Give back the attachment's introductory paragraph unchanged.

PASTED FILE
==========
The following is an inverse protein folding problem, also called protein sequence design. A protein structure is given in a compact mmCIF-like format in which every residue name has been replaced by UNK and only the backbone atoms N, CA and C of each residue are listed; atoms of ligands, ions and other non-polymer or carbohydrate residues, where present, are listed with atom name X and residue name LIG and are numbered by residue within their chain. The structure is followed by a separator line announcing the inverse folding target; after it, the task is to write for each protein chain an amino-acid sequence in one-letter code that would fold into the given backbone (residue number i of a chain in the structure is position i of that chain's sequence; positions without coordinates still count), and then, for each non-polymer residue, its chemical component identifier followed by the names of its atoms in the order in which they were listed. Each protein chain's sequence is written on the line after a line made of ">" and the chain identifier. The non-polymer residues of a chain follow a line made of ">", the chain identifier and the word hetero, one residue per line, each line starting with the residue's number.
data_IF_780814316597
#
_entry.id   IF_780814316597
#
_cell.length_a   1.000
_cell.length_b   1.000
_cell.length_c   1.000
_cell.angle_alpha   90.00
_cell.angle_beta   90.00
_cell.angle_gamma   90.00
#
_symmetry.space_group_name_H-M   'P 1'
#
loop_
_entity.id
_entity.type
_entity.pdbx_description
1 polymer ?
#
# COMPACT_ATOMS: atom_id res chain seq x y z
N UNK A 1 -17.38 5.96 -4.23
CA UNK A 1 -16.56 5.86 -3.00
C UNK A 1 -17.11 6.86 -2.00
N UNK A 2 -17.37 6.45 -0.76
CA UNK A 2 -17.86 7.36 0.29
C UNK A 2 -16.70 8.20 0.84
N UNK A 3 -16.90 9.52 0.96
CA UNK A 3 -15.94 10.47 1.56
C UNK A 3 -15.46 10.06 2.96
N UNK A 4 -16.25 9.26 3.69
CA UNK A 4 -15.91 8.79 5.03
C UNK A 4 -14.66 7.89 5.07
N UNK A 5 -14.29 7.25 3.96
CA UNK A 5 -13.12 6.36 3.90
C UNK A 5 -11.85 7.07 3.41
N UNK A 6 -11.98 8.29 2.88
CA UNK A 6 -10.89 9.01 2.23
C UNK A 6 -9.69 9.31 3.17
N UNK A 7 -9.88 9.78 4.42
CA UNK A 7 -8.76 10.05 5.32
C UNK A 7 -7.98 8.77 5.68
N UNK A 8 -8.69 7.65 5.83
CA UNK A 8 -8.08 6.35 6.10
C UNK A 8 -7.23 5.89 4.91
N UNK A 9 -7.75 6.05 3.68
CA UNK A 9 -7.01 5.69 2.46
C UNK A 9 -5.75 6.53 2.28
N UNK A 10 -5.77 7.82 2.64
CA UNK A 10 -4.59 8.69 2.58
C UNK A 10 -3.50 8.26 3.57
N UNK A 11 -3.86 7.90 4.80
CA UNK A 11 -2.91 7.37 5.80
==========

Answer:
The following is an inverse protein folding problem, also called protein sequence design. A protein structure is given in a compact mmCIF-like format in which every residue name has been replaced by UNK and only the backbone atoms N, CA and C of each residue are listed; atoms of ligands, ions and other non-polymer or carbohydrate residues, where present, are listed with atom name X and residue name LIG and are numbered by residue within their chain. The structure is followed by a separator line announcing the inverse folding target; after it, the task is to write for each protein chain an amino-acid sequence in one-letter code that would fold into the given backbone (residue number i of a chain in the structure is position i of that chain's sequence; positions without coordinates still count), and then, for each non-polymer residue, its chemical component identifier followed by the names of its atoms in the order in which they were listed. Each protein chain's sequence is written on the line after a line made of ">" and the chain identifier. The non-polymer residues of a chain follow a line made of ">", the chain identifier and the word hetero, one residue per line, each line starting with the residue's number.